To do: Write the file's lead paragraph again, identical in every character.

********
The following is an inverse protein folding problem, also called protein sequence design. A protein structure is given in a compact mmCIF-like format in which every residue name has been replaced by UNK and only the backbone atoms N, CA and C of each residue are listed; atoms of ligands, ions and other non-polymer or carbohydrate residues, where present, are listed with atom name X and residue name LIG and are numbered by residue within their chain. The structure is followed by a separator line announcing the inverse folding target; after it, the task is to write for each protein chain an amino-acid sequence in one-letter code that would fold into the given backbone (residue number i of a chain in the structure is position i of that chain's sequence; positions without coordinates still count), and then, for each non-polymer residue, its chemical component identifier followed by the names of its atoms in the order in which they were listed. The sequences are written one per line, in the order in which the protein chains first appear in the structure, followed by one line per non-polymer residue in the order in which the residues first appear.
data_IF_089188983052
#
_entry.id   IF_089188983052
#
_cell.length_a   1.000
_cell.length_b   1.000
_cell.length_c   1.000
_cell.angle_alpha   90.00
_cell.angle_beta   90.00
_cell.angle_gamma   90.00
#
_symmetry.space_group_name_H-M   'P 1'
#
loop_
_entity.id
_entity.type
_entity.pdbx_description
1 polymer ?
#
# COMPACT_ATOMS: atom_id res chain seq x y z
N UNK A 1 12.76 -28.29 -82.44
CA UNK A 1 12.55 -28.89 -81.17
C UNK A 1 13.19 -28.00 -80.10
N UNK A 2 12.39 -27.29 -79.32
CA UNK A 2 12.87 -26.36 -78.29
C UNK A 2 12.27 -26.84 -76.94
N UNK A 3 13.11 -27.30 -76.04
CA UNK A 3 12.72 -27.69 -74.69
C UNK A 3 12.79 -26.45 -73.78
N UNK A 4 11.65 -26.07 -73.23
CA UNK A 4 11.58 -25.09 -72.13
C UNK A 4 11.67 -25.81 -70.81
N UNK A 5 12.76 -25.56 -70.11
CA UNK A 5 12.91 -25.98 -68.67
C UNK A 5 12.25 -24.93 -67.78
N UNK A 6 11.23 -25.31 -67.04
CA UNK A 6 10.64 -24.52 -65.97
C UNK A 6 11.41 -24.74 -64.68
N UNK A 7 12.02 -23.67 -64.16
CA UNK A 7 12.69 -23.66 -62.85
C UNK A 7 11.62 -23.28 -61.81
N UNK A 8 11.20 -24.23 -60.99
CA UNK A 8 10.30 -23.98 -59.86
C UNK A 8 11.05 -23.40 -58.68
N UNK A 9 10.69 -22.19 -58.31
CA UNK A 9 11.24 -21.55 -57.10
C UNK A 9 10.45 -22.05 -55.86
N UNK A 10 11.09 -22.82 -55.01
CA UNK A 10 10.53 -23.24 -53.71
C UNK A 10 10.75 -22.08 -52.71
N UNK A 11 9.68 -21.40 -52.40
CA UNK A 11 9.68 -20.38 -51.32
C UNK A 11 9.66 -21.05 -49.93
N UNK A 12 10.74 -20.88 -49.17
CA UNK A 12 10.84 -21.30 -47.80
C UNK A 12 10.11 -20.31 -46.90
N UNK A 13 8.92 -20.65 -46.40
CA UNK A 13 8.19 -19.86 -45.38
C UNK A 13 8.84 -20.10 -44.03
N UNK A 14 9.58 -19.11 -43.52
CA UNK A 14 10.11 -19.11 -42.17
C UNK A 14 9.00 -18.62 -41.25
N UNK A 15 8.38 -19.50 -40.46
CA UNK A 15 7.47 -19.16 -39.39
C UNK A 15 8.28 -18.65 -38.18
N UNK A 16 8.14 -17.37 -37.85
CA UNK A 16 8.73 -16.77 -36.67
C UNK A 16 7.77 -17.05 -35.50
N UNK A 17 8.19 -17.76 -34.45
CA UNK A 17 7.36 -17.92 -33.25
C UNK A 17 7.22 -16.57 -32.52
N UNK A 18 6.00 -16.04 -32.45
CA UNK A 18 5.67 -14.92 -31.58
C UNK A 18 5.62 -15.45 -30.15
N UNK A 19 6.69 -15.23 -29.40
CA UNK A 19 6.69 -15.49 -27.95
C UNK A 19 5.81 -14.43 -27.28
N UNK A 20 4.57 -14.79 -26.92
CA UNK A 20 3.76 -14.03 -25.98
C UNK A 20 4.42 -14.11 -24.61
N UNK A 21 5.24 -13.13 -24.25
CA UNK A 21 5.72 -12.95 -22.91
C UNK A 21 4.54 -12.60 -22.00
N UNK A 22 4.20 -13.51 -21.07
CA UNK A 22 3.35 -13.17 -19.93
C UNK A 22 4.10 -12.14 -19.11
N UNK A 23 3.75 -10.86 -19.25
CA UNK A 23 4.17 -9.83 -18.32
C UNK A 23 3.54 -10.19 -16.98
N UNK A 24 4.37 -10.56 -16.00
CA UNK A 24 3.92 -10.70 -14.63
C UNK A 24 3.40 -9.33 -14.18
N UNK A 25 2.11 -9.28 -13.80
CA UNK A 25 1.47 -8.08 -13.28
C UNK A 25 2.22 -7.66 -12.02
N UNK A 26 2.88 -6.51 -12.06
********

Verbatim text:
The following is an inverse protein folding problem, also called protein sequence design. A protein structure is given in a compact mmCIF-like format in which every residue name has been replaced by UNK and only the backbone atoms N, CA and C of each residue are listed; atoms of ligands, ions and other non-polymer or carbohydrate residues, where present, are listed with atom name X and residue name LIG and are numbered by residue within their chain. The structure is followed by a separator line announcing the inverse folding target; after it, the task is to write for each protein chain an amino-acid sequence in one-letter code that would fold into the given backbone (residue number i of a chain in the structure is position i of that chain's sequence; positions without coordinates still count), and then, for each non-polymer residue, its chemical component identifier followed by the names of its atoms in the order in which they were listed. The sequences are written one per line, in the order in which the protein chains first appear in the structure, followed by one line per non-polymer residue in the order in which the residues first appear.